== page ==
Heads up college seniors! The Bureau of Ocean Energy Management Regulation and Enforcement, which oversees offshore oil drilling, is looking for students interested in working in the environmental science field to join the team. Starting April 4th and through the end of May, 2011, this government agency will be visiting colleges around the United States to recruit future employees it hopes can help increase scientific knowledge within the Bureau.
The idea is to hire more employees with environmental science backgrounds to help the Bureau make increasingly sound, scientific decisions. Part of this initiative emanates from the Deepwater Horizon oil spill disaster last year in the Gulf of Mexico. New rules and regulations have since made the offshore oil drilling industry more secure, but the director of the Bureau of Ocean Energy Management Regulation and Enforcement, Michael Bromwich, wants this drive to continue through expansion of human capital.
As a recent college graduate with an environmental studies background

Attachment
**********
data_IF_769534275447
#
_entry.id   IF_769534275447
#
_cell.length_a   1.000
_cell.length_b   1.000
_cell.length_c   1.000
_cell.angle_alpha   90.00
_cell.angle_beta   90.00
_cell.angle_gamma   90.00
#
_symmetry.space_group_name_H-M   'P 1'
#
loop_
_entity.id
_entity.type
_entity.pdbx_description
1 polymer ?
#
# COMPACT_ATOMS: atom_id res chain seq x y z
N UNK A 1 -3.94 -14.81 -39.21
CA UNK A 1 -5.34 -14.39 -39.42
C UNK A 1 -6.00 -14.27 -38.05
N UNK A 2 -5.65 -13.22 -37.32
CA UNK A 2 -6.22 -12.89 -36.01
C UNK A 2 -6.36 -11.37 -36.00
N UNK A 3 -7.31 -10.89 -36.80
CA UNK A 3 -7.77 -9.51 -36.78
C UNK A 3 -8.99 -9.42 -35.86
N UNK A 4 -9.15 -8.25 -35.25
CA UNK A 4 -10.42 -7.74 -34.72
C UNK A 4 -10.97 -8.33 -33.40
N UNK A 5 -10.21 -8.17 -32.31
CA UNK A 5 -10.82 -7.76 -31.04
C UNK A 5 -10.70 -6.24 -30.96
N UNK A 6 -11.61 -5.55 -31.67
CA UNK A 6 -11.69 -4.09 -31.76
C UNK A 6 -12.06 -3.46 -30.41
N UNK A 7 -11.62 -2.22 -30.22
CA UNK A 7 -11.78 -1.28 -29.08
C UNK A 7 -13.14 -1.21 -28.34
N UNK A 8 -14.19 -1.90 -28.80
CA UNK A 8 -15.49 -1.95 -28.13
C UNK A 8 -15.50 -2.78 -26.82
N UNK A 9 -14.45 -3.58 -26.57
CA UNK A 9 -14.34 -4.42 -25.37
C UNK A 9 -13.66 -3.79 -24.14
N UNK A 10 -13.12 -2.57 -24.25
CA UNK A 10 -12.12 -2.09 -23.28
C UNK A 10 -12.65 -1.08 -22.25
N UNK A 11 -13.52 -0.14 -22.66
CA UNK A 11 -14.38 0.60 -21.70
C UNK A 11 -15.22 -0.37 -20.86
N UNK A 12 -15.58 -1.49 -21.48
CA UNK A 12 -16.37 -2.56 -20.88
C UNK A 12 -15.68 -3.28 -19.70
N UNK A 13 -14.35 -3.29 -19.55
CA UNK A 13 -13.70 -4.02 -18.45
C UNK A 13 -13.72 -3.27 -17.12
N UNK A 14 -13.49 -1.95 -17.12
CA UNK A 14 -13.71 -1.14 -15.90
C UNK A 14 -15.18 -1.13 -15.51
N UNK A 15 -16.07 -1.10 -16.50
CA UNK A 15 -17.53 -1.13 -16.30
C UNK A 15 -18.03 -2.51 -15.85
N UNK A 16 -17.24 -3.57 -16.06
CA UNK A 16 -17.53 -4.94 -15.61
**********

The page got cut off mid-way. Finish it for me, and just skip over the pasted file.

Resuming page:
(geography is very closely related to environmental science), this news
makes me very happy. It’s good to know that there are jobs out there for
people with my interests and experience. Plus, from a geographical
point of view, I appreciate that this agency is looking to invest in
human capital to protect people and wildlife living in coastal regions,
and to prevent another disaster such as the Gulf Oil Spill from
happening again. It shows a willingness to go beyond today and tomorrow
in our national decision-making outlook.
The people living along the Gulf Coast and those who helped rescue and
rehabilitate coastal ecosystems are not likely to soon forget about the
trauma and hardships they had to endure. So I tip my hat to you, Mr.
Bromwich, for taking a look through geographically-tinted lens and
making the connections between people and places and present, past, and
future decision-making. If you are a student of the environment and in
need of a job, keep this opportunity in mind!
Becky for My Wonderful World
Photo courtesy of My Shot Your Shot:
Oil rig in the North Sea–Scott Aspland